by Carol A Westbrook
“Medicare for All” is a battle cry for the upcoming national elections, as voters’ health care costs continue to skyrocket. Universal Medicare, they believe, will provide free health care, improve access to the best doctors, and lower the cost of prescription drugs. Is it a dream, or is it a nightmare?
I am 100% in favor of universal health care, but believe me, it ain’t gonna be free. True, I’m not an economist–I’m a doctor–but I can do the math. I’ve had years of experience, both practicing under Medicare’s system and as a Medicare patient, and I understand something about health care costs. Few voters under age 65 understand what Medicare provides, and even fewer have a grasp on what it will cost the government–and ultimately the taxpayer–to extend it to all.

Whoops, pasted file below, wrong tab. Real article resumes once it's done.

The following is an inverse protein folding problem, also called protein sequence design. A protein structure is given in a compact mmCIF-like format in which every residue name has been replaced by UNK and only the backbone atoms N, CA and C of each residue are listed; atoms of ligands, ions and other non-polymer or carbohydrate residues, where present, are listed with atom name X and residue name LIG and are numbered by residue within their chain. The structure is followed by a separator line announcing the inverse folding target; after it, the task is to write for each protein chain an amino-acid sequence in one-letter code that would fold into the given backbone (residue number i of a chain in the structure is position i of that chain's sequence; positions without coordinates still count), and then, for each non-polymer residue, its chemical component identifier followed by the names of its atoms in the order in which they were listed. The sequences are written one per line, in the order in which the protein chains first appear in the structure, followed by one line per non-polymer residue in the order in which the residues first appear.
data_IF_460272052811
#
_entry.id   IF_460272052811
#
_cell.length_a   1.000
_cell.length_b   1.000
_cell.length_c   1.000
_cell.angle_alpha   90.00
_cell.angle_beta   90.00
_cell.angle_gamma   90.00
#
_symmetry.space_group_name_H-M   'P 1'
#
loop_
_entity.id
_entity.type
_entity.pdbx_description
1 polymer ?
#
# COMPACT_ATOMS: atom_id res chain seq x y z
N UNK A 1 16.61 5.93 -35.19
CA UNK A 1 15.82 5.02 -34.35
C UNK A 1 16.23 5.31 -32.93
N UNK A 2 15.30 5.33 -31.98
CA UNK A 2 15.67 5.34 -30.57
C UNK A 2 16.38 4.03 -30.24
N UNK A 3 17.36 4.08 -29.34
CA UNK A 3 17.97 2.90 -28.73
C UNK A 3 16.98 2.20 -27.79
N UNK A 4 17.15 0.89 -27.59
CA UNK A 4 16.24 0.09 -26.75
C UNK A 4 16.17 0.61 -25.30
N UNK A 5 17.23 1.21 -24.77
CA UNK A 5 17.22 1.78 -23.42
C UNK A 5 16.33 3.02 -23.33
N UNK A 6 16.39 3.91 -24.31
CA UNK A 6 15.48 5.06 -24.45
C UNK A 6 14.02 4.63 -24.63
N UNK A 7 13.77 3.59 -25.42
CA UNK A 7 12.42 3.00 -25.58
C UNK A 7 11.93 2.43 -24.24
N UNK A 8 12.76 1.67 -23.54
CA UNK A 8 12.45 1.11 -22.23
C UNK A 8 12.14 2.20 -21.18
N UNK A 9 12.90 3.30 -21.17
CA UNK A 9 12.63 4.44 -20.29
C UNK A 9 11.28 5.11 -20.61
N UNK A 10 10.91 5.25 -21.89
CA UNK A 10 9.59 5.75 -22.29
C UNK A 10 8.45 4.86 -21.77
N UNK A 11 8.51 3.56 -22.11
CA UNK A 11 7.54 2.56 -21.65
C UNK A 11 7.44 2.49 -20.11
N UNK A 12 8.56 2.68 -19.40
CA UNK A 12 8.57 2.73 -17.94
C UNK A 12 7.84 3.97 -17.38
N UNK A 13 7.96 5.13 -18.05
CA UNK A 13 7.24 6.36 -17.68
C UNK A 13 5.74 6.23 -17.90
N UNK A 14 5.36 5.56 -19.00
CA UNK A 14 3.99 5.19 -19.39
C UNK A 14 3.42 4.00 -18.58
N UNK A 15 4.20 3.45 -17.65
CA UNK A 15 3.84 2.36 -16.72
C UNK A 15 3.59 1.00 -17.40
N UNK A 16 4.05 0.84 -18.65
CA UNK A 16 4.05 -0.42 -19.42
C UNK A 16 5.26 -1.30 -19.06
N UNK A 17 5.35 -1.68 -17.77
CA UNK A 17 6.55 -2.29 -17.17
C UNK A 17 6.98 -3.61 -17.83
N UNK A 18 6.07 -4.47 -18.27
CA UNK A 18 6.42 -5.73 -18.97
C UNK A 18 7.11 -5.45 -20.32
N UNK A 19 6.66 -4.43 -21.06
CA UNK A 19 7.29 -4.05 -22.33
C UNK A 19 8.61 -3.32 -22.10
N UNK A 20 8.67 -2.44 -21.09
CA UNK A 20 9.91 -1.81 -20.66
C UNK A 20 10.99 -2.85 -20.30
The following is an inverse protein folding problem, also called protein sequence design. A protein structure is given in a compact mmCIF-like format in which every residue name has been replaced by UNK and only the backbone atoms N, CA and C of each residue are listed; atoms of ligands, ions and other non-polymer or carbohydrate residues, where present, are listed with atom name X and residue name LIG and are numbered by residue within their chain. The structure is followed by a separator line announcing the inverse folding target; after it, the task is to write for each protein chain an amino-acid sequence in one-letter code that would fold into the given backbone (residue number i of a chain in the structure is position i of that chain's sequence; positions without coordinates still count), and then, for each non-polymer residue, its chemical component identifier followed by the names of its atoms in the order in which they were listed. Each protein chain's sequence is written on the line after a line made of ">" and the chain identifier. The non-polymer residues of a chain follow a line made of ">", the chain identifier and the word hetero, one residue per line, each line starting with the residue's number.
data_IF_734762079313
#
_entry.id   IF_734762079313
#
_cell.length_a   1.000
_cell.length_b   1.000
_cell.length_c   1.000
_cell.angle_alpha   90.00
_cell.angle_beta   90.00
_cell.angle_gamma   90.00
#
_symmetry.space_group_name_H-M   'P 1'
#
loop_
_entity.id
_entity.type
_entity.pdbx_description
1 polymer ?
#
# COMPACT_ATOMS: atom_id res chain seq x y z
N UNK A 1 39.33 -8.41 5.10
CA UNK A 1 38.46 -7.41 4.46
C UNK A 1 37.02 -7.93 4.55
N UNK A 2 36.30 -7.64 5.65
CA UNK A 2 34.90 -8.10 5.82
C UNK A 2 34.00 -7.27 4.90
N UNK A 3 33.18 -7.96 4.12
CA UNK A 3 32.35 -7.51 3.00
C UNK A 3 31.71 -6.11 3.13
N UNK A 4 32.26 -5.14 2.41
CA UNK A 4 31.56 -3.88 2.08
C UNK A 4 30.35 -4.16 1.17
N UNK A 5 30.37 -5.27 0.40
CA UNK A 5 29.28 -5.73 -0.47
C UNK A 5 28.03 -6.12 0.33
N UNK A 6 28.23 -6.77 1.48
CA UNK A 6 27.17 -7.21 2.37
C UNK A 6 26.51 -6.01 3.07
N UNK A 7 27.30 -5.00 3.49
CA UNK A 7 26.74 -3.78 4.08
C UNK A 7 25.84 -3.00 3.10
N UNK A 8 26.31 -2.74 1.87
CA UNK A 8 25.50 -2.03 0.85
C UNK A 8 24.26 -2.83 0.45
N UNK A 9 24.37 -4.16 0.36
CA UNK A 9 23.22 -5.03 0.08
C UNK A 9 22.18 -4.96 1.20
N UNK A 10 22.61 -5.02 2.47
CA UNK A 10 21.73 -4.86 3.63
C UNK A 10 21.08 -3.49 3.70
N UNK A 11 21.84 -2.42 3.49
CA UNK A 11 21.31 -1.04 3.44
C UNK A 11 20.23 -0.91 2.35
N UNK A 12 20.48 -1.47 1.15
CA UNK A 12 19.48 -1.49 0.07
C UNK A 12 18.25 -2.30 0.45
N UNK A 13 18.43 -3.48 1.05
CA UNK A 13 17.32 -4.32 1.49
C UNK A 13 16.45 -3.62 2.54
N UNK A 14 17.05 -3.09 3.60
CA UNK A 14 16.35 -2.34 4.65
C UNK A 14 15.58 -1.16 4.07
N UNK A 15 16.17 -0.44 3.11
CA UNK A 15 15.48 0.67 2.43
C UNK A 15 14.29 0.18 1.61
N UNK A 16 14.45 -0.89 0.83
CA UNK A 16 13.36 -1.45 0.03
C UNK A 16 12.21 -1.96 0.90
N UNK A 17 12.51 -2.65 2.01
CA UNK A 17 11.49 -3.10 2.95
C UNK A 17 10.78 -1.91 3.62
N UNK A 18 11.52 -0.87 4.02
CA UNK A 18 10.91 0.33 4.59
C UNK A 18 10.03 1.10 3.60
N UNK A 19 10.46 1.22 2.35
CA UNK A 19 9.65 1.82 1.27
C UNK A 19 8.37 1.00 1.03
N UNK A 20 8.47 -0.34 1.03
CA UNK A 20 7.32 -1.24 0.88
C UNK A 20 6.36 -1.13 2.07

What Medicare provides for free is Medicare A insurance, which covers inpatient hospital, costs. To cover outpatient and emergency room visits, the senior must purchase Part B, which covers 80% of these charges. Medicare B costs $135/month plus a sliding scale based on income. Prescription drug coverage requires purchasing Medicare D from a private company. (Medicare C is alternative private insurance). Medicare A, B and D premiums are all deducted from the monthly Social Security check. Additionally, a senior may purchase a Medicare Supplement from a private insurance company, which covers the un-reimbursed Part A, and B costs. Confusing? Here are two examples. Read more »